In the spirit of Valentine’s Day, I wish you all…
Entering the Divine's Realms …
In the spirit of Valentine’s Day, I wish you all…
This article is taken from Paulo Coelho’s book, Like the Flowing River.
I’m wearing a strange green outfit, full of zips, and made from a very tough fabric. I have gloves on, too, in order to avoid cuts and scratches. I’m carrying a kind of spear, almost as tall as I am. The metal end has three prongs on one side, and a sharp point on the other.
And before me lies the object of my attack: the garden.
With the spear in my hand, I start to remove the weeds growing amongst the grass. I do this for quite a while, knowing that each plant I dig up will die within two days.
Suddenly, I ask myself: am I doing the right thing?
What we call a ‘weed’ is, in fact, an attempt at survival by a particular species that took Nature millions of years to create and develop. The flower was fertilized at the expense of innumerable insects; it was transformed into seed; the wind scattered it over the fields round about; and so — because it was not planted in just one place, but in many — its chances of surviving until next spring are that much greater. If it was concentrated in just one place, it would be vulnerable to being eaten, to flood, fire and drought.
But all that effort to survive is brought up short by the point of a spear, which mercilessly plucks the plant from the soil.
Why am I doing this?
Someone created this garden. I don’t know who, because when I bought the house, the garden was already here, in harmony with the surrounding mountains and trees. But its creator must have thought long and hard planted and planned (for example, there is an avenue of trees that conceals the hut where we keep the firewood) and tended it through countless winters and springs. When I moved into the old mill — where I spend a few months of each year — the lawn was immaculate. Now it is up to me to continue that work, although the philosophical question remains: should I respect the work of the creator, of the gardener, or should I accept the survival instinct with which nature endowed this plant, which I now call a ‘weed’?
I continue digging up unwanted plants and placing them on a pile that will soon be burned. Perhaps I am giving too much thought to things that have less to do with thought and more to do with action. But, then, every gesture made by a human being is sacred and full of consequences, and that makes me think even more about what I am doing.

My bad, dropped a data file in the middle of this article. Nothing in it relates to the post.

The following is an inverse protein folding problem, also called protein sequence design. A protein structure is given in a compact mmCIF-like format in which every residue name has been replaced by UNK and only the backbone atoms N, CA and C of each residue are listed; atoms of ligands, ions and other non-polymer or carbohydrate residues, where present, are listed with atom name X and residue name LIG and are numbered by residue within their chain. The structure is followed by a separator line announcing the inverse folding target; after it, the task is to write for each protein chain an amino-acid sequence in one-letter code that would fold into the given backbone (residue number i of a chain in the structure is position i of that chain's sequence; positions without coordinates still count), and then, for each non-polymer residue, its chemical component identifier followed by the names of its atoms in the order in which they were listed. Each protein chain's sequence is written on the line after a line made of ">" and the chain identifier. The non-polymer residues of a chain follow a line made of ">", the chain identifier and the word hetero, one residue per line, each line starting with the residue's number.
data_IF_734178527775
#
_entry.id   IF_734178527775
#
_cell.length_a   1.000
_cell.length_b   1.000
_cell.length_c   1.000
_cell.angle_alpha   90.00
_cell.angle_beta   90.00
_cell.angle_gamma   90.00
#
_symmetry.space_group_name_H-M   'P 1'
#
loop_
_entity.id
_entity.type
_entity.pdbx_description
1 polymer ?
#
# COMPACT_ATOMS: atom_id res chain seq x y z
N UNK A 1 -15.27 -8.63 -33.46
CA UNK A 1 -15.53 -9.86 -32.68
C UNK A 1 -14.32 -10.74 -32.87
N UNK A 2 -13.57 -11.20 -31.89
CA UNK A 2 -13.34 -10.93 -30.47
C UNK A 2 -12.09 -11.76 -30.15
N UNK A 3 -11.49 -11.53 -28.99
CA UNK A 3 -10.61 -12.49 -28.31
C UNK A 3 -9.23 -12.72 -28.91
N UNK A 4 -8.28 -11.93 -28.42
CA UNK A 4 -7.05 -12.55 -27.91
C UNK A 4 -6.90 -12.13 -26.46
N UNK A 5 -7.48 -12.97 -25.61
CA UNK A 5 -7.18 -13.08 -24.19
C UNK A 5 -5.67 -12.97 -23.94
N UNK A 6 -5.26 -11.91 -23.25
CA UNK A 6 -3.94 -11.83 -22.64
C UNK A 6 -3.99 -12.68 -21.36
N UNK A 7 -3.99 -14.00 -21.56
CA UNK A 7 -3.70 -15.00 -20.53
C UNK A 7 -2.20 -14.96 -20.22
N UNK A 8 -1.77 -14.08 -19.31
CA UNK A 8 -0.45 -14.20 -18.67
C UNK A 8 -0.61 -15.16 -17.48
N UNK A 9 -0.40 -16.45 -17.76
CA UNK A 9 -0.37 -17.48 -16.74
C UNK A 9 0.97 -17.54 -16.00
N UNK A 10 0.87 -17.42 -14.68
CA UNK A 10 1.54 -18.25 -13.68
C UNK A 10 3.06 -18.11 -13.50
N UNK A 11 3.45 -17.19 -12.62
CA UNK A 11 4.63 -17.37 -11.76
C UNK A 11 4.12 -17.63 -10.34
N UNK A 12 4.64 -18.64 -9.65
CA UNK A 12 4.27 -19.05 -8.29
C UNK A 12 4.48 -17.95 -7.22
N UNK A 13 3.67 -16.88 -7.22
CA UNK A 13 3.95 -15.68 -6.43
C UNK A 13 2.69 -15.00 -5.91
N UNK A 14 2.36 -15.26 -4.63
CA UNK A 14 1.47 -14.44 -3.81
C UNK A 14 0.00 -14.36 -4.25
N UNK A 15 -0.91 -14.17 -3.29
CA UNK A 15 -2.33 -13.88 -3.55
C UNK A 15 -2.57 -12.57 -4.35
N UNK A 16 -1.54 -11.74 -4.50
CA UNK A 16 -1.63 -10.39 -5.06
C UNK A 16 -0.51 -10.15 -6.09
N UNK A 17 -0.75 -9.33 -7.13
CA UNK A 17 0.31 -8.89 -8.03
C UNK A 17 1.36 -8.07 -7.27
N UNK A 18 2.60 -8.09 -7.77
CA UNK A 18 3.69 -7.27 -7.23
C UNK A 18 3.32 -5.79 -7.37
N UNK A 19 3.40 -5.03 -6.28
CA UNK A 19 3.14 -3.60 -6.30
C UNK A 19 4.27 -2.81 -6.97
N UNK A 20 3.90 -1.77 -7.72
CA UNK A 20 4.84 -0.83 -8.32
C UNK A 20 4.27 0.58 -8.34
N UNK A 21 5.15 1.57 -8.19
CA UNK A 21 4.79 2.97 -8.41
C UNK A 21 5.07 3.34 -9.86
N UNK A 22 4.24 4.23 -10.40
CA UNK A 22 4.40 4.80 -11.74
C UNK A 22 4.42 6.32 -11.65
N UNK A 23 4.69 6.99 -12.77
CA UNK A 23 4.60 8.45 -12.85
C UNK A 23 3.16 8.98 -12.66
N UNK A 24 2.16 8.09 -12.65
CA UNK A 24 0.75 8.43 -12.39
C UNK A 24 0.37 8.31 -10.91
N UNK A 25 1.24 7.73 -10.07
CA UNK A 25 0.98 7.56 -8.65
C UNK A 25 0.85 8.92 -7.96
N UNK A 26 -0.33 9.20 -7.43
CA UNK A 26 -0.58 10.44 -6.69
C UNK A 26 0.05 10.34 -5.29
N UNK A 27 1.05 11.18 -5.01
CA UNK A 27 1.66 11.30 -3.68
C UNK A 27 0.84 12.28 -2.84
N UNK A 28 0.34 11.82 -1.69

On the one hand, these plants have the right to broadcast themselves everywhere. On the other hand, if I don’t destroy them now, they will end up choking the grass. In the New Testament, Jesus talks about separating the wheat from the tares.
But — with or without the support of the Bible — I am faced by a concrete problem always faced by humanity: how far should we interfere with nature? Is such interference always negative, or can it occasionally be positive?
I set aside my weapon — also known as a weeder. Each blow means the end of a life, the death of a flower that would have bloomed in the spring — such is the arrogance of the human being constantly trying to shape the landscape around him. I need to give the matter more thought, because I am, at this moment, wielding the power of life and death. The grass seems to be saying: ‘If you don’t protect me, that weed will destroy me.’ The weed also speaks to me: ‘I travelled so far to reach your garden. Why do you want to kill me?’
In the end, the Hindu text, Bhagavad-Gita comes to my aid. I remember the answer that Krishna gives to the warrior Arjuna, when the latter loses heart before a decisive battle, throws down his arms, and says that it is not right to take part in a battle that will culminate in the death of his brother. Krishna says, more or less: ‘Do you really think you can kill anyone? Your hand is My hand, and it was already written that everything you are doing would be done. No one kills and no one dies.’
Encouraged by this recollection, I pick up my spear again, attack the weeds I did not invite to grow in my garden, and am left with this morning’s one lesson: when something undesirable grows in my soul, I ask God to give me the same courage mercilessly to pluck it out.
This story is taken from Paulo Coelho’s book, “Like the Flowing River.
The Tea Ceremony
In Japan, I took part in a tea ceremony. You go into a small room, tea is served, and that’s it really, except that everything is done with so much ritual and ceremony that a banal daily event is transformed into a moment of a communion with the universe.
The tea master, Okakura Kazuko, explains what happens:
‘The ceremony is a way of worshiping the beautiful and the simple. All one’s effort are concentrated on trying to achieve perfection through the imperfect gestures of daily life. Its beauty consists in the respect with which it is performed. If a mere cup of tea can bring us closer to God, we should watch out for all other dozens of opportunities that each ordinary day offers us.’